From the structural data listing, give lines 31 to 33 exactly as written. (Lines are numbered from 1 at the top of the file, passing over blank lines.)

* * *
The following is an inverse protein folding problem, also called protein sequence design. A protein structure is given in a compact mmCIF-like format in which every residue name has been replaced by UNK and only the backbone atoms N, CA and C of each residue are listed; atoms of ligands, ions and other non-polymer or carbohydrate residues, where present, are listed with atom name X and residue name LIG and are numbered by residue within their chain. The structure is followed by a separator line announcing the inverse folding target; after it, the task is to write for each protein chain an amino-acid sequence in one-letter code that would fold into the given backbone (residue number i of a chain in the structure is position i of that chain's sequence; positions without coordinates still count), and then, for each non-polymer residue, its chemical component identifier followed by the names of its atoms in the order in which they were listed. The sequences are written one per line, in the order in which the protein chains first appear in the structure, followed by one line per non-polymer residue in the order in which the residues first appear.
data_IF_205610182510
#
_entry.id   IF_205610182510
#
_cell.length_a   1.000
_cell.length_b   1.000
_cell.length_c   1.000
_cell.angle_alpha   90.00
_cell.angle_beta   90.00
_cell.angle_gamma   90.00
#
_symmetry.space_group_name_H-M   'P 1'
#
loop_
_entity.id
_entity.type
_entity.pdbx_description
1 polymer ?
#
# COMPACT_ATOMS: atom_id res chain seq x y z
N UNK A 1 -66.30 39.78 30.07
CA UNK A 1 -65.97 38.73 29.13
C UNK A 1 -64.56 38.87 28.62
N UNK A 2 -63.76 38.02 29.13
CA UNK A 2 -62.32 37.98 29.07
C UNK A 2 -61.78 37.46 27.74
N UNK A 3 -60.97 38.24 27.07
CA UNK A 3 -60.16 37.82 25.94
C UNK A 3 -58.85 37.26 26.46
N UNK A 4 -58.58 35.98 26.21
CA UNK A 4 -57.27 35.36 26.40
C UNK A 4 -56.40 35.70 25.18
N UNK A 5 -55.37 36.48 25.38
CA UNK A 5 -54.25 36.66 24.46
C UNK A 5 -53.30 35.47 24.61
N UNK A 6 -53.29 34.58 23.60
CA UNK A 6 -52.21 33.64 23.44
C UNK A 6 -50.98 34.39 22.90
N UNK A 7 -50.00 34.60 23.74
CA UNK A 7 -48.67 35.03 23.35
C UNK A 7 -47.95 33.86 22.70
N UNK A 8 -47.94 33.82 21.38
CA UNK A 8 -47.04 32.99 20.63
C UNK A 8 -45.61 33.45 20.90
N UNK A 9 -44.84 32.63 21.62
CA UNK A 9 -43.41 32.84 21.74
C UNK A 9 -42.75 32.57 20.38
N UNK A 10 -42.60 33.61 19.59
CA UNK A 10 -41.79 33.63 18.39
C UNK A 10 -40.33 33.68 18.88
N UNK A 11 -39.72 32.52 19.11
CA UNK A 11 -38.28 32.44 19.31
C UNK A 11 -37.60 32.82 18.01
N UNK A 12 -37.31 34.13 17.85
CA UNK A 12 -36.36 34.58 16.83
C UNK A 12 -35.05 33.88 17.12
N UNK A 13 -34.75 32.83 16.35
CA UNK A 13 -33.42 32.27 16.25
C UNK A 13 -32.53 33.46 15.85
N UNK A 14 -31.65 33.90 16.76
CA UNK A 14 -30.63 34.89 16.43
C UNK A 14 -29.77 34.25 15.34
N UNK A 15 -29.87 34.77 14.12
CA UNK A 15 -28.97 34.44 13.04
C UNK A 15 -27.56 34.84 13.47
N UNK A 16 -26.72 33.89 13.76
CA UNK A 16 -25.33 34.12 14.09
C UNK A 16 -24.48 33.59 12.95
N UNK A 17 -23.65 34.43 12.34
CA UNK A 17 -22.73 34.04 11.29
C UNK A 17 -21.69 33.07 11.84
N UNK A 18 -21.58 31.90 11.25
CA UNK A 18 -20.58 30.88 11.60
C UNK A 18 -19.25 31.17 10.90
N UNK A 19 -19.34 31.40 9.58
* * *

N UNK A 4 -58.58 35.98 26.21
CA UNK A 4 -57.27 35.36 26.40
C UNK A 4 -56.40 35.70 25.18